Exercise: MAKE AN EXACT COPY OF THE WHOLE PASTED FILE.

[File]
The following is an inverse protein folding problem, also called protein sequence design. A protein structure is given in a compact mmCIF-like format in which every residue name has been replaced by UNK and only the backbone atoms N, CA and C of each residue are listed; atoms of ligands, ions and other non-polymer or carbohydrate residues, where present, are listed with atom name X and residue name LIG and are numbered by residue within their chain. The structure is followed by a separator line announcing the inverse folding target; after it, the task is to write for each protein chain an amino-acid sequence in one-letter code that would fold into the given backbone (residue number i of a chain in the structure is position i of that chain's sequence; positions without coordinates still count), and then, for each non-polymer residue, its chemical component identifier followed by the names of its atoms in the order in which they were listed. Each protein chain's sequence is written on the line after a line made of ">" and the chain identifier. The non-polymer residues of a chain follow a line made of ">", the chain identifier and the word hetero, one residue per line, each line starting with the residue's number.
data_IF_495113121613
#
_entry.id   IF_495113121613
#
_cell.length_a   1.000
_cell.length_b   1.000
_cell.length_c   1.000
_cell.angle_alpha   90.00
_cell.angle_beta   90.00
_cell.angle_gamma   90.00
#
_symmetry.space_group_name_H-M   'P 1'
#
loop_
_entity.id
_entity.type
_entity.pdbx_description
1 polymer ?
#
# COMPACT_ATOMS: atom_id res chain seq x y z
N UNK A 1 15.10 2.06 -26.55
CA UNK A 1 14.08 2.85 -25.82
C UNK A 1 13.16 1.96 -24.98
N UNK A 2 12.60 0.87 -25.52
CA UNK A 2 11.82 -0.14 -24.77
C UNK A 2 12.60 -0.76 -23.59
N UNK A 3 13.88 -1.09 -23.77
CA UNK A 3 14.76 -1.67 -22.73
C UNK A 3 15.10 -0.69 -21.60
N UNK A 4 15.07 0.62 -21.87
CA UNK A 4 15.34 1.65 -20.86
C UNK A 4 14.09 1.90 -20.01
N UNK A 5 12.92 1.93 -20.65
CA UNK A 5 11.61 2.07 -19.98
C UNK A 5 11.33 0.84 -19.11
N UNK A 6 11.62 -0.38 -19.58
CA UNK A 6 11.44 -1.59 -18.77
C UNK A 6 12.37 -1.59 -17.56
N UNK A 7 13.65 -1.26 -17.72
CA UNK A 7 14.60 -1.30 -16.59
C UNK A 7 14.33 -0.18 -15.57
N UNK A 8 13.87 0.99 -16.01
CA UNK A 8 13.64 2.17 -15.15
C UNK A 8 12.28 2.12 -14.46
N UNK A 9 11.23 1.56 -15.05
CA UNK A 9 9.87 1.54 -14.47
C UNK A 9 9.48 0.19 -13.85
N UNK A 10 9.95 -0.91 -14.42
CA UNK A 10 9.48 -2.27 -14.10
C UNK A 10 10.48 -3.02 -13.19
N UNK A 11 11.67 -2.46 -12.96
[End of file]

The following is an inverse protein folding problem, also called protein sequence design. A protein structure is given in a compact mmCIF-like format in which every residue name has been replaced by UNK and only the backbone atoms N, CA and C of each residue are listed; atoms of ligands, ions and other non-polymer or carbohydrate residues, where present, are listed with atom name X and residue name LIG and are numbered by residue within their chain. The structure is followed by a separator line announcing the inverse folding target; after it, the task is to write for each protein chain an amino-acid sequence in one-letter code that would fold into the given backbone (residue number i of a chain in the structure is position i of that chain's sequence; positions without coordinates still count), and then, for each non-polymer residue, its chemical component identifier followed by the names of its atoms in the order in which they were listed. Each protein chain's sequence is written on the line after a line made of ">" and the chain identifier. The non-polymer residues of a chain follow a line made of ">", the chain identifier and the word hetero, one residue per line, each line starting with the residue's number.
data_IF_495113121613
#
_entry.id   IF_495113121613
#
_cell.length_a   1.000
_cell.length_b   1.000
_cell.length_c   1.000
_cell.angle_alpha   90.00
_cell.angle_beta   90.00
_cell.angle_gamma   90.00
#
_symmetry.space_group_name_H-M   'P 1'
#
loop_
_entity.id
_entity.type
_entity.pdbx_description
1 polymer ?
#
# COMPACT_ATOMS: atom_id res chain seq x y z
N UNK A 1 15.10 2.06 -26.55
CA UNK A 1 14.08 2.85 -25.82
C UNK A 1 13.16 1.96 -24.98
N UNK A 2 12.60 0.87 -25.52
CA UNK A 2 11.82 -0.14 -24.77
C UNK A 2 12.60 -0.76 -23.59
N UNK A 3 13.88 -1.09 -23.77
CA UNK A 3 14.76 -1.67 -22.73
C UNK A 3 15.10 -0.69 -21.60
N UNK A 4 15.07 0.62 -21.87
CA UNK A 4 15.34 1.65 -20.86
C UNK A 4 14.09 1.90 -20.01
N UNK A 5 12.92 1.93 -20.65
CA UNK A 5 11.61 2.07 -19.98
C UNK A 5 11.33 0.84 -19.11
N UNK A 6 11.62 -0.38 -19.58
CA UNK A 6 11.44 -1.59 -18.77
C UNK A 6 12.37 -1.59 -17.56
N UNK A 7 13.65 -1.26 -17.72
CA UNK A 7 14.60 -1.30 -16.59
C UNK A 7 14.33 -0.18 -15.57
N UNK A 8 13.87 0.99 -16.01
CA UNK A 8 13.64 2.17 -15.15
C UNK A 8 12.28 2.12 -14.46
N UNK A 9 11.23 1.56 -15.05
CA UNK A 9 9.87 1.54 -14.47
C UNK A 9 9.48 0.19 -13.85
N UNK A 10 9.95 -0.91 -14.42
CA UNK A 10 9.48 -2.27 -14.10
C UNK A 10 10.48 -3.02 -13.19
N UNK A 11 11.67 -2.46 -12.96